WMATA Takes Heat Over Rowdy X2, X8 Bus Lines

by Andrew Ramonas March 20, 2015 at 1:20 pm 1,581 7 Comments

Metro busFrustrated Metrobus riders who travel through Near Northeast and the H Street corridor called on WMATA officials last night to improve service, but received few new commitments from the agency.

Riding the X2 and X8 buses often means having to cope with delayed service, disruptive passengers and impolite drivers, about two dozen locals told transit officials at a community meeting last night.

Pat Allen, who lives on Maryland Avenue NE, said she was frustrated with the bus operators.

“The kids get on the bus and they’re a little rowdy, but I can overlook that,” she said. “But when you got nasty bus drivers, I got a problem with that.”

Norman Williams, WMATA assistant supervisor of street operations, defended drivers and said they need to avoid becoming targets for violence. He admitted the buses often get unruly.

“Any time you get on the X2, you get a show,” he said. “At night, you’re going to get a real show. If you want some action, you ride the X2 at night.”

Kathy Henderson, the chairwoman of ANC 5D, described trouble with passengers.

“They curse the bus driver out. Sometimes it can be a wild card, an experience that really is stressful for everyone,” she said.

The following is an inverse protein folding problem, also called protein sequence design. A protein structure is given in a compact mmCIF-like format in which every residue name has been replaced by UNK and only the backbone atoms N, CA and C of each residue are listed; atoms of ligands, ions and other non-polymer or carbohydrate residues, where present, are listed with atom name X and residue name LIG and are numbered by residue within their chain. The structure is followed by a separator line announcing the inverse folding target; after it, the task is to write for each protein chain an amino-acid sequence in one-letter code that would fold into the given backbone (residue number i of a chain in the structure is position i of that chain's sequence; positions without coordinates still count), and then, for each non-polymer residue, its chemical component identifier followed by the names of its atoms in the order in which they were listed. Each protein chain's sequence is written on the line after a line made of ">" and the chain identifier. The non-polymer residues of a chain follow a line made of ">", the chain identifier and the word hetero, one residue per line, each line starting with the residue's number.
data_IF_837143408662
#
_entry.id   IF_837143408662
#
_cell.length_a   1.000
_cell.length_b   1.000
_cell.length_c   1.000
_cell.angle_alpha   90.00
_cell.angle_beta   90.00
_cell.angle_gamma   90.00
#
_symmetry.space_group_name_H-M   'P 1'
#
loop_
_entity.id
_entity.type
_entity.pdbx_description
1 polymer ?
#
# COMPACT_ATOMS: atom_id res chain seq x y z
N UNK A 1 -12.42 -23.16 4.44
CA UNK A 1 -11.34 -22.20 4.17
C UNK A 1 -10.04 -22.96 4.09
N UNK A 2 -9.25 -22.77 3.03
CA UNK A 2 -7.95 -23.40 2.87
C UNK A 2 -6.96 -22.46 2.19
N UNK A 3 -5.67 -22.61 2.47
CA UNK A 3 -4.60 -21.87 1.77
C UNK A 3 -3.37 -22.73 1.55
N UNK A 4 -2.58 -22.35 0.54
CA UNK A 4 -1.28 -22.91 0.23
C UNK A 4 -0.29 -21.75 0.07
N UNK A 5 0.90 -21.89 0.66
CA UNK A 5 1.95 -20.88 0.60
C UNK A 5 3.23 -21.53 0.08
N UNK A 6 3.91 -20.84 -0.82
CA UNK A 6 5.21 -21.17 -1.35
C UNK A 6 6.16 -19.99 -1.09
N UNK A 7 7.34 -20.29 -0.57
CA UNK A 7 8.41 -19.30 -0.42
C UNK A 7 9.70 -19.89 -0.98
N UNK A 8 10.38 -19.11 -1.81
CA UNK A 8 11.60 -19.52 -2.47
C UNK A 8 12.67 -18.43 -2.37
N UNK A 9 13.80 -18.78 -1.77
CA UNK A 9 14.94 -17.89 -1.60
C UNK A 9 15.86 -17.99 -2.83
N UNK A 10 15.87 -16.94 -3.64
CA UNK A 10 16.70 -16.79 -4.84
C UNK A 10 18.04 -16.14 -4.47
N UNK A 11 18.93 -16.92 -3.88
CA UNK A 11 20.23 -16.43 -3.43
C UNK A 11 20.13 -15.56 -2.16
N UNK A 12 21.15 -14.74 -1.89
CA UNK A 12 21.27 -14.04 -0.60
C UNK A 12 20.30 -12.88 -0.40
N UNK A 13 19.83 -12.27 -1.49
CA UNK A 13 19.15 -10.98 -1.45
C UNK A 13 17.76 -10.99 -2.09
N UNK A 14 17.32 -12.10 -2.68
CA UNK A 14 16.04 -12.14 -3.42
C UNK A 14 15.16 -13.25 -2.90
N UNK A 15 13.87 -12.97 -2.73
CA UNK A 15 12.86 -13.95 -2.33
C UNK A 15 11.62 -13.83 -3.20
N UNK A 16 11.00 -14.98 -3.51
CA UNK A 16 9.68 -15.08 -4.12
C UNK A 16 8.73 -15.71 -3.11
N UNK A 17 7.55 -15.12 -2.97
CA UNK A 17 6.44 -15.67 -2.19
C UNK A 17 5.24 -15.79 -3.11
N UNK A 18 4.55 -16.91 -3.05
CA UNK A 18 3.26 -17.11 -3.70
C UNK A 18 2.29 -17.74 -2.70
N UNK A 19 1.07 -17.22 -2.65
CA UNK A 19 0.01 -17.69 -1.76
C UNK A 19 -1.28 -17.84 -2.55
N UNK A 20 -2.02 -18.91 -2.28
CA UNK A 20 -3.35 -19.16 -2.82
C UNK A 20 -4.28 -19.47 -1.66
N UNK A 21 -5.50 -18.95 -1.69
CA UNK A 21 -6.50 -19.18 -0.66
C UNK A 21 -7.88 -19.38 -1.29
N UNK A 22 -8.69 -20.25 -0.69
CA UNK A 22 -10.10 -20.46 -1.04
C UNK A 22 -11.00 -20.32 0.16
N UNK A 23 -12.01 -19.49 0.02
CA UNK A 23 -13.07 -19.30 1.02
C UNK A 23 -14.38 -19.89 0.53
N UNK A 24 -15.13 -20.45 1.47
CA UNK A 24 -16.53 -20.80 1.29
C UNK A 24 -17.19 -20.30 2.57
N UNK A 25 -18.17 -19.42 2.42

A man shot two passengers on the X2 bus in January, and a female passenger was charged in June 2013 with assaulting a driver.

As plans falter for the H Street/Benning Road streetcar, the thoroughfare’s main mode of transportation has been in the spotlight. Frozen Tropics and The Washington Post recently gathered 24 tweets about life aboard the bus, describing everything from a woman going into labor to a rider trying to pay his fare in sunflower seeds.

Henderson described the meeting as a “good first step” in working with WMATA to improve service on the X2 and X8 lines. WMATA officials agreed to another community meeting, a commitment Henderson said she appreciated.

“We want to have a dialogue that results in an effective empowerment of this community and long-term improvement,” she said.


Subscribe to our mailing list